This statement was released by PEN International on June 2, 2014.

Twenty-five years after the brutal suppression of protests in Tiananmen Square and other cities on June 4, 1989, in which an estimated 2,000 unarmed individuals were killed by Chinese troops, the climate for free expression in China remains stifling and scores of writers are being arrested, PEN International said today.

“Tiananmen Square casts a long shadow on freedom of expression in China,” said Marian Botsford Fraser, Chair of PEN’s Writers in Prison Committee. “Not only is the tragedy itself a suppressed piece of history in China, but many of those who protested twenty-five years ago are still being imprisoned, harassed and silenced.”

The worldwide association of writers is calling for the release of all writers in prison in China who are held solely on account of the peaceful exercise of their rights to freedom of expression, association, or assembly, and an end to the harassment, trials, and censorship of those who dare to speak out.

Writers held include 70-year-old journalist Gao Yu, who was arrested on April 24, 2014, and was held incommunicado for two weeks before the authorities disclosed, in a televised ‘confession’ feared to have been made under duress, that she was being held on suspicion of ‘leaking state secrets abroad’.

Gao Yu was first arrested on June 3, 1989, for writing an article in support of the pro-democracy protests. She was one of the first people to be detained in the crackdown on the June 4 movement, and spent a year in jail, followed by a further five and a half years behind bars from 1993-1999.

According to PEN International’s research, there are currently at least 40 writers and journalists detained in China, a number which has remained largely unchanged for a quarter of a century. Sentences range from three to 20 years, with the majority of cases serving sentences of over five years. Prison conditions are poor, with high levels of ill-health, a lack of access to medical care and family visits, and widespread torture or other ill-treatment of detainees and prisoners.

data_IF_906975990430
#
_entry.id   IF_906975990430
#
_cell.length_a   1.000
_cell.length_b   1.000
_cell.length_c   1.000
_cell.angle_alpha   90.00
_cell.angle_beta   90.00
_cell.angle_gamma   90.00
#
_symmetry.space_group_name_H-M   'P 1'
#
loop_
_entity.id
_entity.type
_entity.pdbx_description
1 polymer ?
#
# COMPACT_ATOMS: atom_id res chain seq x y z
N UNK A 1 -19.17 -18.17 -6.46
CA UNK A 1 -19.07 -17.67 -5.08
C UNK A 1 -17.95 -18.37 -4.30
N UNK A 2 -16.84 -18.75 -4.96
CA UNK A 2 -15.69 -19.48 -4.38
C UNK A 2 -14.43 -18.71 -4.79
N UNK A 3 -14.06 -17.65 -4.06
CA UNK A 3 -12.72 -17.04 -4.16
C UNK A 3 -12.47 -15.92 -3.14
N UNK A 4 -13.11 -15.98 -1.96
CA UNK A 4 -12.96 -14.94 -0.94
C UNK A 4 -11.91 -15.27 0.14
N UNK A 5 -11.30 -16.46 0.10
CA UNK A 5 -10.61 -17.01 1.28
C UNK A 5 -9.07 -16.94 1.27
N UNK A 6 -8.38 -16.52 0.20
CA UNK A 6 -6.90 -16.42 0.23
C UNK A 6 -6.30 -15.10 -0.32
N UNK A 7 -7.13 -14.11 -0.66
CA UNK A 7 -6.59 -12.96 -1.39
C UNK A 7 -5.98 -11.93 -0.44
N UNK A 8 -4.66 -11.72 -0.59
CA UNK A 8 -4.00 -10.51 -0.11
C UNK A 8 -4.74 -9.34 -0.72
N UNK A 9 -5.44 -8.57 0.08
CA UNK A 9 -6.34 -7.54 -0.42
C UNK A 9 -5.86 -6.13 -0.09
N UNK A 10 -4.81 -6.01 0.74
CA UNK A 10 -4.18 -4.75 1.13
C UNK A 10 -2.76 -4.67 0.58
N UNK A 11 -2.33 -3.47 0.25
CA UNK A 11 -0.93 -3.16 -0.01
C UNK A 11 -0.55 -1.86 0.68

The legislation used to silence dissent has evolved over time, Notably, the rise in the use of the internet and corresponding government surveillance and suppression of the electronic media and has led to a corresponding rise of bloggers and social media users being arrested – most held under subversion or state secrets laws.

Members of the Independent Chinese PEN Center (ICPC) are amongst those to be targeted. The former ICPC President and Nobel laureate, Liu Xiaobo has been behind bars since December 8, 2008, serving an 11-year sentence.

His wife Liu Xia has been held incommunicado under strict house arrest at her home in Beijing since 18 October 2010 and is denied any contact with the outside world. Concerns for her welfare and psychological integrity are acute. Her situation highlights the increasingly widespread use of extra-judicial or ‘soft’ detention, in which government critics are subject to arbitrary arrest without charge, abduction, assault, and intimidation.

Uyghur writer, academic, and Uyghur PEN member, Ilham Tohti, was arrested on 15 January 2014 in Beijing and formally charged with “splittism” on February 20, 2014, amid a crackdown on members of China’s Uyghur minority who are critical of the government. Ilham Tohti has been a target of frequent harassment by Chinese authorities for his outspoken views on Uyghur rights since he established Uyghur Online in 2006. If convicted, he could face life in prison, or even the death penalty.

More recently, Xin Jian, a Chinese employee of the Japanese news bureau Nihon Keizai Shimbun who worked in its Chongqing bureau, southwestern China, is reported to have been arrested. Her family is reported to have said that she was detained on suspicion of picking quarrels and provoking troubles.

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